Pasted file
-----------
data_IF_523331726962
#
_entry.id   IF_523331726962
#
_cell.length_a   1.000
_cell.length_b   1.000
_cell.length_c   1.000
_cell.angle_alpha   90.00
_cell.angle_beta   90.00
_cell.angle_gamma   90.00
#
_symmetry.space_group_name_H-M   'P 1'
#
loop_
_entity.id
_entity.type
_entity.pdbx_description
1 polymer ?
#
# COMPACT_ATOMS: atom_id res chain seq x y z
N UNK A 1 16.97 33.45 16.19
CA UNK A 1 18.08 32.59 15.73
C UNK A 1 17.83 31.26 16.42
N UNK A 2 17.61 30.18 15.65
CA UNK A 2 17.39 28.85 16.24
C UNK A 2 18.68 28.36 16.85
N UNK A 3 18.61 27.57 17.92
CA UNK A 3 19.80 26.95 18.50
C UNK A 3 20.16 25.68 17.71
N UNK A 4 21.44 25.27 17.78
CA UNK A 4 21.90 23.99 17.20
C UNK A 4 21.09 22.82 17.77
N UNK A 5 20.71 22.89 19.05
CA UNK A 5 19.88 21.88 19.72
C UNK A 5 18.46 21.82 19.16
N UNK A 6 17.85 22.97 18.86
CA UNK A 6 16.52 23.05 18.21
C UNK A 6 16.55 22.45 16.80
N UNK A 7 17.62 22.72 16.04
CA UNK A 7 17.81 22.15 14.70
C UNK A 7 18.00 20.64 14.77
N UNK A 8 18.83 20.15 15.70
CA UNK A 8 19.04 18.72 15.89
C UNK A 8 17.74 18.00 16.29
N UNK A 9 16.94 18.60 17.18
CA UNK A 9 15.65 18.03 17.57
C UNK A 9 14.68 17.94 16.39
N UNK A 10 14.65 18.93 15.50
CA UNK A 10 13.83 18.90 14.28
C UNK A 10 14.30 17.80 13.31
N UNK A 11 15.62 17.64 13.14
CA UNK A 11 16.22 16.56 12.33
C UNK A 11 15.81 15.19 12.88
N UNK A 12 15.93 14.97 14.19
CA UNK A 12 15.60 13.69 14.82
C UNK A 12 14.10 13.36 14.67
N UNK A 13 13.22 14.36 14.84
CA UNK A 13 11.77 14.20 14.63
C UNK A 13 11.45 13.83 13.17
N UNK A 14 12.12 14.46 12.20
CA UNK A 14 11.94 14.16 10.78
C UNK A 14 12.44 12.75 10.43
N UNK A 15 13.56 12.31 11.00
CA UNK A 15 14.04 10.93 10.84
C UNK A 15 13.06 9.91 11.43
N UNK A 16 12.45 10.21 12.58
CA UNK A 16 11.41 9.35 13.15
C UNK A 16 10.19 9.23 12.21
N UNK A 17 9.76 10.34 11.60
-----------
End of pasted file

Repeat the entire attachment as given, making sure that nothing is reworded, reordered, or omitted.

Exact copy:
data_IF_523331726962
#
_entry.id   IF_523331726962
#
_cell.length_a   1.000
_cell.length_b   1.000
_cell.length_c   1.000
_cell.angle_alpha   90.00
_cell.angle_beta   90.00
_cell.angle_gamma   90.00
#
_symmetry.space_group_name_H-M   'P 1'
#
loop_
_entity.id
_entity.type
_entity.pdbx_description
1 polymer ?
#
# COMPACT_ATOMS: atom_id res chain seq x y z
N UNK A 1 16.97 33.45 16.19
CA UNK A 1 18.08 32.59 15.73
C UNK A 1 17.83 31.26 16.42
N UNK A 2 17.61 30.18 15.65
CA UNK A 2 17.39 28.85 16.24
C UNK A 2 18.68 28.36 16.85
N UNK A 3 18.61 27.57 17.92
CA UNK A 3 19.80 26.95 18.50
C UNK A 3 20.16 25.68 17.71
N UNK A 4 21.44 25.27 17.78
CA UNK A 4 21.90 23.99 17.20
C UNK A 4 21.09 22.82 17.77
N UNK A 5 20.71 22.89 19.05
CA UNK A 5 19.88 21.88 19.72
C UNK A 5 18.46 21.82 19.16
N UNK A 6 17.85 22.97 18.86
CA UNK A 6 16.52 23.05 18.21
C UNK A 6 16.55 22.45 16.80
N UNK A 7 17.62 22.72 16.04
CA UNK A 7 17.81 22.15 14.70
C UNK A 7 18.00 20.64 14.77
N UNK A 8 18.83 20.15 15.70
CA UNK A 8 19.04 18.72 15.89
C UNK A 8 17.74 18.00 16.29
N UNK A 9 16.94 18.60 17.18
CA UNK A 9 15.65 18.03 17.57
C UNK A 9 14.68 17.94 16.39
N UNK A 10 14.65 18.93 15.50
CA UNK A 10 13.83 18.90 14.28
C UNK A 10 14.30 17.80 13.31
N UNK A 11 15.62 17.64 13.14
CA UNK A 11 16.22 16.56 12.33
C UNK A 11 15.81 15.19 12.88
N UNK A 12 15.93 14.97 14.19
CA UNK A 12 15.60 13.69 14.82
C UNK A 12 14.10 13.36 14.67
N UNK A 13 13.22 14.36 14.84
CA UNK A 13 11.77 14.20 14.63
C UNK A 13 11.45 13.83 13.17
N UNK A 14 12.12 14.46 12.20
CA UNK A 14 11.94 14.16 10.78
C UNK A 14 12.44 12.75 10.43
N UNK A 15 13.56 12.31 11.00
CA UNK A 15 14.04 10.93 10.84
C UNK A 15 13.06 9.91 11.43
N UNK A 16 12.45 10.21 12.58
CA UNK A 16 11.41 9.35 13.15
C UNK A 16 10.19 9.23 12.21
N UNK A 17 9.76 10.34 11.60